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How to... use digital tools for research

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How researchers analyse linked data

The ability to link different data sets, and to have access to a large volume of data, changes the methods researchers can use. In particular, it necessitates a different approach to the study of text. Many researchers (in the humanities at least) are used to reading every word of text, and even if they skim, they usually do so in a linear fashion.

However, when dealing with the large corpora of data that digital collections make possible, and powerful new software tools, this approach is both limited and impractical. The best way to undertake digital research is to look for patterns in data.

Visualization tools

Visualization is a good way of creating patterns, and there are a number of software tools that help.

, for example, takes data in text form, and, providing it is formatted in the correct way (i.e. with a left-hand column which states values, which it interprets as dimensions, whilst numbers are perceived as measurements), turns it into a visualization of the user's choice. Similar tools include and .

uses visualization techniques and GIS to create new models of cities, virtual urban environments. Currently it has three projects: one which links publicly available data to non-proprietary maps; one which is specifically concerned with pollution data, and one in which the user can build their own simulation.


Social scientists, like economists, want to be able to forecast scenarios in a number of areas such as housing, health care, education and transport. A good way of doing this is to create simulation tools, to which variables can be applied and outputs generated.

Social simulation is thus an expanding field, creating a demand for tools, services and research communities. The has been set up to cater for this demand.

Text mining

Text mining offers the opportunity to describe a piece of text in statistical terms. For example, text can be analysed and repetitions identified. Each repetition can be given a unique identifier, and a map created of where the repetitions occur in the text.

The project, applies text mining to historical sources, and in particular to the history of crime, using a form of compression analysis. Dr Tim Hitchcock explains how text mining can help research nineteenth century domestic violence, allusions to which are scarce as it was not then classed as a crime.

There were, however, a total of 1,200 trials involving spouse murder, which themselves define a context for domestic violence. Thus by studying accounts of these trials, it is possible to build up a model of what domestic violence looked like, use the model to define other cases, then refine the model and apply it to newspapers and novels.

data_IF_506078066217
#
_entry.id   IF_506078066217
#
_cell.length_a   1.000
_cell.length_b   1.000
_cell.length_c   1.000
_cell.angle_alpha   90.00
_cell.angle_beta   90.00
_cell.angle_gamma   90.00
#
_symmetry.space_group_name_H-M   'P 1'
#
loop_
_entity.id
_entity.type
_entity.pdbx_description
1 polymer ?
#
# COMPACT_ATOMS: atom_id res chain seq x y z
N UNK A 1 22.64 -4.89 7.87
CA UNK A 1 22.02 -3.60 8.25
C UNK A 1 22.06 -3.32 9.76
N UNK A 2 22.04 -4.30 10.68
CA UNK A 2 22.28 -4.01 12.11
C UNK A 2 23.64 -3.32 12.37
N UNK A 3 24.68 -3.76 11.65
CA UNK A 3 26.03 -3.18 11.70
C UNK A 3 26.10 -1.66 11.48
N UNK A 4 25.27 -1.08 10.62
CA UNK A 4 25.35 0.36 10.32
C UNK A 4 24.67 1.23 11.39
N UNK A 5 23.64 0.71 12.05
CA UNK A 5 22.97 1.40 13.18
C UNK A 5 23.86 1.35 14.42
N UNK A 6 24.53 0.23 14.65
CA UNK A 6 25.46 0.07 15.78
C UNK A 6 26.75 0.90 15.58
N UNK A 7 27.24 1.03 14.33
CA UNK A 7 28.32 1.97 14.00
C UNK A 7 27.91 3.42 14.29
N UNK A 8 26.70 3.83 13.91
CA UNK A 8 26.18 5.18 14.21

Text mining can also be used to ease the burden of producing systematic reviews, made more difficult by the deluge of information (Ananiadou et al., 2007). Text mining techniques can be used in query expansion, document screening (topic clustering), and synthesizing (sentences selected from documents based on the most significant terms and classification techniques).

Qualitative longitudinal analysis

Perhaps one of the most interesting methods of analysis associated with linked data (although not uniquely) is the combination of qualitative with longitudinal methods: the ability to measure change over time.

Qualitative longitudinal (QL) analysis combines the richness of qualitative data ("'), with longitudinal research, with its dynamic view of social processes (University of Leeds, n.d.).

is the first major longitudinal study to be funded in the UK. Run by the University of Leeds, it explores how personal and family relationships change over time.

A major feature of the project is Timescapes' and , which comprises data generated by the various projects (seven in all, encompassing all generations). The archive is open to all, the idea being to benefit the growing international community of QL researchers.

The existence of so much rich data at one location also benefits those using secondary analysis – innovative analytical strategies and different perspectives brought to bear on existing data, seen with new eyes.

However, to conduct secondary analysis successfully, it is important to have to hand not just the participants' data, but also other relevant information such as the interview schedules and the motivation behind the questions, as well as field notes and data tables for each project, and details of the researchers (Baker, 2010).

Longitudinal research is a very powerful form of research, according to Timescapes' director Bren Neale, because we can see how change happens. However it requires the build-up of rich, huge data sets, and these are best hosted in a digital archive with good search and retrieve facilities, that can by definition be open to all.

To read more about QL, and secondary analysis, see .